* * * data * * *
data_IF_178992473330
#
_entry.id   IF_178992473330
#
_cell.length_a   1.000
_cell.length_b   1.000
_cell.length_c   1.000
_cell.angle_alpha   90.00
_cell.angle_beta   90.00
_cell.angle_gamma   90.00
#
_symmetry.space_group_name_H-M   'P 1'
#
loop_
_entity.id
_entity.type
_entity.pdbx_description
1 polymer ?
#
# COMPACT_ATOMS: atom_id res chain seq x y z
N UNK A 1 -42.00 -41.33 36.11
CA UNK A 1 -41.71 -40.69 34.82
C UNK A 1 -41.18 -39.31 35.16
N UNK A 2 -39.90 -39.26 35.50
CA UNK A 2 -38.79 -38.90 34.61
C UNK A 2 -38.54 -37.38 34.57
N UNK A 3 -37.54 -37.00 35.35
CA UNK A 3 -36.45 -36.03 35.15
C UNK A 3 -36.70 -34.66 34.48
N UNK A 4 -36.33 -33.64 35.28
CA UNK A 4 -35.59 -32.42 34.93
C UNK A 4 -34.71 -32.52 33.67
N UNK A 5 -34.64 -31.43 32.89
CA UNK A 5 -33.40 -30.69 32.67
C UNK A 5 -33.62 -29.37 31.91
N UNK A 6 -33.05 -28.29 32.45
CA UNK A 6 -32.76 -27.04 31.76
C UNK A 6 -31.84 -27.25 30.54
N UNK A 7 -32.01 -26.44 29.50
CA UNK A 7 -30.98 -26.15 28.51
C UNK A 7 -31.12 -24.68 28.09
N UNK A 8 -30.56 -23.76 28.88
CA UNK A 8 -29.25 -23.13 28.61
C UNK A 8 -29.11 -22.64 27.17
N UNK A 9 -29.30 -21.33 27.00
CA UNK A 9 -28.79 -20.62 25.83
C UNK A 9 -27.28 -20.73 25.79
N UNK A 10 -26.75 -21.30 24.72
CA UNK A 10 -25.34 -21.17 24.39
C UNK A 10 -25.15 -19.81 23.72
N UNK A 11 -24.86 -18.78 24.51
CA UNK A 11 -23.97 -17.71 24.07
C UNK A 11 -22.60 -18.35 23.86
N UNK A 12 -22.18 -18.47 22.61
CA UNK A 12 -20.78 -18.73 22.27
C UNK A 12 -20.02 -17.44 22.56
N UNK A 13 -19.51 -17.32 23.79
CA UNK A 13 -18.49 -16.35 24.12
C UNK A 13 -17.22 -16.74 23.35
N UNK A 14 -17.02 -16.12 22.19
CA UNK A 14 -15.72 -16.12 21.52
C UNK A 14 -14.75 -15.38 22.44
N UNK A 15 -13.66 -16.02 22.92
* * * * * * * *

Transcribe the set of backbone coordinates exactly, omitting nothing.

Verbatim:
data_IF_178992473330
#
_entry.id   IF_178992473330
#
_cell.length_a   1.000
_cell.length_b   1.000
_cell.length_c   1.000
_cell.angle_alpha   90.00
_cell.angle_beta   90.00
_cell.angle_gamma   90.00
#
_symmetry.space_group_name_H-M   'P 1'
#
loop_
_entity.id
_entity.type
_entity.pdbx_description
1 polymer ?
#
# COMPACT_ATOMS: atom_id res chain seq x y z
N UNK A 1 -42.00 -41.33 36.11
CA UNK A 1 -41.71 -40.69 34.82
C UNK A 1 -41.18 -39.31 35.16
N UNK A 2 -39.90 -39.26 35.50
CA UNK A 2 -38.79 -38.90 34.61
C UNK A 2 -38.54 -37.38 34.57
N UNK A 3 -37.54 -37.00 35.35
CA UNK A 3 -36.45 -36.03 35.15
C UNK A 3 -36.70 -34.66 34.48
N UNK A 4 -36.33 -33.64 35.28
CA UNK A 4 -35.59 -32.42 34.93
C UNK A 4 -34.71 -32.52 33.67
N UNK A 5 -34.64 -31.43 32.89
CA UNK A 5 -33.40 -30.69 32.67
C UNK A 5 -33.62 -29.37 31.91
N UNK A 6 -33.05 -28.29 32.45
CA UNK A 6 -32.76 -27.04 31.76
C UNK A 6 -31.84 -27.25 30.54
N UNK A 7 -32.01 -26.44 29.50
CA UNK A 7 -30.98 -26.15 28.51
C UNK A 7 -31.12 -24.68 28.09
N UNK A 8 -30.56 -23.76 28.88
CA UNK A 8 -29.25 -23.13 28.61
C UNK A 8 -29.11 -22.64 27.17
N UNK A 9 -29.30 -21.33 27.00
CA UNK A 9 -28.79 -20.62 25.83
C UNK A 9 -27.28 -20.73 25.79
N UNK A 10 -26.75 -21.30 24.72
CA UNK A 10 -25.34 -21.17 24.39
C UNK A 10 -25.15 -19.81 23.72
N UNK A 11 -24.86 -18.78 24.51
CA UNK A 11 -23.97 -17.71 24.07
C UNK A 11 -22.60 -18.35 23.86
N UNK A 12 -22.18 -18.47 22.61
CA UNK A 12 -20.78 -18.73 22.27
C UNK A 12 -20.02 -17.44 22.56
N UNK A 13 -19.51 -17.32 23.79
CA UNK A 13 -18.49 -16.35 24.12
C UNK A 13 -17.22 -16.74 23.35
N UNK A 14 -17.02 -16.12 22.19
CA UNK A 14 -15.72 -16.12 21.52
C UNK A 14 -14.75 -15.38 22.44
N UNK A 15 -13.66 -16.02 22.92